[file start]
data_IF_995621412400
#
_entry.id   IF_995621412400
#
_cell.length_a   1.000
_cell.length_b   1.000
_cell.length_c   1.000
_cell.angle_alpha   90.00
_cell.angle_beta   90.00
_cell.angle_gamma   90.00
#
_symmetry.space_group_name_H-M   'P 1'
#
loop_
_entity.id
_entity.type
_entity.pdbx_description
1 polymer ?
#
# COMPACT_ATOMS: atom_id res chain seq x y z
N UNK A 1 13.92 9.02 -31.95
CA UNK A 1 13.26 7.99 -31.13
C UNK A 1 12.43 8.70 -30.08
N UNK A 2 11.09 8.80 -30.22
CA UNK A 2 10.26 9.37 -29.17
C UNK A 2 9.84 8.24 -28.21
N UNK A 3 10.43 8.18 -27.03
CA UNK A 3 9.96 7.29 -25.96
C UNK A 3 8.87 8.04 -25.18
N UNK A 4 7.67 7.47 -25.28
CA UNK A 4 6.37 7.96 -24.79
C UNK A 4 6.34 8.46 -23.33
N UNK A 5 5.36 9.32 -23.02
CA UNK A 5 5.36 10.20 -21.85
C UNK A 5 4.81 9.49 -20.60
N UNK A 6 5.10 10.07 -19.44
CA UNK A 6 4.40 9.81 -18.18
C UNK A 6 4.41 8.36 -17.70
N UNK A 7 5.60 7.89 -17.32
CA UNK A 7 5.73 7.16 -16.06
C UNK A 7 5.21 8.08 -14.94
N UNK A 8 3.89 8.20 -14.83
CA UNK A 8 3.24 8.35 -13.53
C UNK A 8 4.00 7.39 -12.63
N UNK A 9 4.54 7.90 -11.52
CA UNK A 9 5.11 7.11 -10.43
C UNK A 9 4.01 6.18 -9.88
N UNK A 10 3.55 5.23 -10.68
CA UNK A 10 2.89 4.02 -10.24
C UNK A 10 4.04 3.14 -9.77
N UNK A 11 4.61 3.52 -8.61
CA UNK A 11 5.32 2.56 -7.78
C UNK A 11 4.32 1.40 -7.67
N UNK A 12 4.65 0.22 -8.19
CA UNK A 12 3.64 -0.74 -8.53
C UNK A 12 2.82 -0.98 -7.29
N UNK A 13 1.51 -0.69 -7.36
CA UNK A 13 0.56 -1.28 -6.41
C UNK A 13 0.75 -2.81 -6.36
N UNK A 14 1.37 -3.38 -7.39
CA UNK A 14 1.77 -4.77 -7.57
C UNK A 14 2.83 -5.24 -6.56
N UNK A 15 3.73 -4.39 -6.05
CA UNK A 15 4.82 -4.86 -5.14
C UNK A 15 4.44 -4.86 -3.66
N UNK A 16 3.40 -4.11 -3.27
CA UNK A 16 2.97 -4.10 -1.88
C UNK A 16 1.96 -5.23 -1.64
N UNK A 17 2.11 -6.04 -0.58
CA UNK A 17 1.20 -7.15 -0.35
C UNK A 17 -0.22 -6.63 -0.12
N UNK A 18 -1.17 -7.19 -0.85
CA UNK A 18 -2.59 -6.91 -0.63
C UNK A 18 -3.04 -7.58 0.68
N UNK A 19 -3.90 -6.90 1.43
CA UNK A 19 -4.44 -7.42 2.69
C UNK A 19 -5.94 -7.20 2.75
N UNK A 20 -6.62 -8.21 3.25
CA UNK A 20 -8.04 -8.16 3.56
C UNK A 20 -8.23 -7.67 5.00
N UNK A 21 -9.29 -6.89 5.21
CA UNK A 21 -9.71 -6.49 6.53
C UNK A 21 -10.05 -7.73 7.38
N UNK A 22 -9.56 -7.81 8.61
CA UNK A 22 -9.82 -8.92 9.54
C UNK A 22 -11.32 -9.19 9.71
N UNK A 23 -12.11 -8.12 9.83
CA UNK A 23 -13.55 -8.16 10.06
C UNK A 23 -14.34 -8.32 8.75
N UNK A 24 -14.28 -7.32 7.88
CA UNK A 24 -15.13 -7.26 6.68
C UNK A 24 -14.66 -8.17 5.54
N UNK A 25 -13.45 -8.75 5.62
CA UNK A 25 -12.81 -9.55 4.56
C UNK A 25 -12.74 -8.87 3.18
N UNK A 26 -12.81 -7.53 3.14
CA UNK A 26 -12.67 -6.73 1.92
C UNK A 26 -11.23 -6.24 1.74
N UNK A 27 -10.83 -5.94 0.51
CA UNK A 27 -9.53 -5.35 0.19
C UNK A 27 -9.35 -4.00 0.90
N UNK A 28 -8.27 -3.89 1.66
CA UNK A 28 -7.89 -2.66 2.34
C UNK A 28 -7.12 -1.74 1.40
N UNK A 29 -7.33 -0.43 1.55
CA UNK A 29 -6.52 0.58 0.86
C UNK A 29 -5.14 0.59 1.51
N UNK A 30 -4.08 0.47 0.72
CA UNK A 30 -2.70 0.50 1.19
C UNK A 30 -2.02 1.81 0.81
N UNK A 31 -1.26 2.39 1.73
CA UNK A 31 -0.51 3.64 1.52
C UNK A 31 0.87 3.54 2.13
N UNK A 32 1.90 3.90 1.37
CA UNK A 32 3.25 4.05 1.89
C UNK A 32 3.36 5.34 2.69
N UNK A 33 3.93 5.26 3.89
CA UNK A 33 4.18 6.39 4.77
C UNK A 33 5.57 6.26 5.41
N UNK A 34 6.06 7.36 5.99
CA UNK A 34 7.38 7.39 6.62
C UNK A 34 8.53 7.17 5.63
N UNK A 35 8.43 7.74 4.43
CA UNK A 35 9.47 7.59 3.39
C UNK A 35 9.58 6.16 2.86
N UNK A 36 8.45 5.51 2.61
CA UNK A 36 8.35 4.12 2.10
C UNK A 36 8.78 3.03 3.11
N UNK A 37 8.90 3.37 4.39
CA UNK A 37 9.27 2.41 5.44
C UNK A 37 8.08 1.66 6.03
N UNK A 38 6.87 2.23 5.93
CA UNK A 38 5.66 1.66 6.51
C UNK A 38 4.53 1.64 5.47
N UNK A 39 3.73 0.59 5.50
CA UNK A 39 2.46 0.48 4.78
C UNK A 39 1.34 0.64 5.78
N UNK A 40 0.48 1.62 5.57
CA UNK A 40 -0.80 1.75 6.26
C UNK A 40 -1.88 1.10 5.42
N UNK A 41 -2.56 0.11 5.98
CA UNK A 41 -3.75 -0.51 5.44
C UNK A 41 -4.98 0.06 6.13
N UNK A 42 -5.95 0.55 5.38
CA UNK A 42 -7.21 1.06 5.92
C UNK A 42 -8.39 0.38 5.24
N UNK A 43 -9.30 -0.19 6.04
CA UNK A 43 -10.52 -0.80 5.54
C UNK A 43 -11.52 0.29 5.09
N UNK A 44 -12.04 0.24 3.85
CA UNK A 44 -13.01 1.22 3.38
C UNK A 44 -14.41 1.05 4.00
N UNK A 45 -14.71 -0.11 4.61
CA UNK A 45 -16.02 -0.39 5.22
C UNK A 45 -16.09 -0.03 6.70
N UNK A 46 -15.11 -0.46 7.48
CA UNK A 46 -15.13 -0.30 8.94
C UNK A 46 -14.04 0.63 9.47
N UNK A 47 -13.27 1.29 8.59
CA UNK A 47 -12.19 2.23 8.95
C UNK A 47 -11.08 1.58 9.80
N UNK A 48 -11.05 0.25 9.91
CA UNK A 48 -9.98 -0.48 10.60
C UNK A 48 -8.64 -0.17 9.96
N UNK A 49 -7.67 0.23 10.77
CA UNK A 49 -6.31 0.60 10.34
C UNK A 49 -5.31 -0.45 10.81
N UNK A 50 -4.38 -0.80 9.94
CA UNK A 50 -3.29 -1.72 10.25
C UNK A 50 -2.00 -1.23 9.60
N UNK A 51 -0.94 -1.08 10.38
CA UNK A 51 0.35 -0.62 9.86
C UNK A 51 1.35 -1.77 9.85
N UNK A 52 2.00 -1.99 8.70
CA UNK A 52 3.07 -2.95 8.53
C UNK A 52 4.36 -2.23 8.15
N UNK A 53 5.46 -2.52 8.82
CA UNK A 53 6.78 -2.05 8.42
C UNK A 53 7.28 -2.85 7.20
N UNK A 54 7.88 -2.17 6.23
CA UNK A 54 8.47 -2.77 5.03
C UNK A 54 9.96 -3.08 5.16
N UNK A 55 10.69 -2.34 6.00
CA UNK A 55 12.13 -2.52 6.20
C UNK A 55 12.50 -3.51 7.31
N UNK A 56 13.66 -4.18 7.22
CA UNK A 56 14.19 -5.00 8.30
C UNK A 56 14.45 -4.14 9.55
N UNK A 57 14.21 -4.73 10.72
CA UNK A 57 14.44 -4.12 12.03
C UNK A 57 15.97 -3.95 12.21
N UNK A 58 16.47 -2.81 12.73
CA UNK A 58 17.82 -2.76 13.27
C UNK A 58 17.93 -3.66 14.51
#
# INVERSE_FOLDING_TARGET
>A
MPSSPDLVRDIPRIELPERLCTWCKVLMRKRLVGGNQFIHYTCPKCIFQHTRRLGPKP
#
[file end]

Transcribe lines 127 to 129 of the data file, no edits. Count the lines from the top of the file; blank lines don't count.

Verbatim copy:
CA UNK A 36 8.35 4.12 2.10
C UNK A 36 8.78 3.03 3.11
N UNK A 37 8.90 3.37 4.39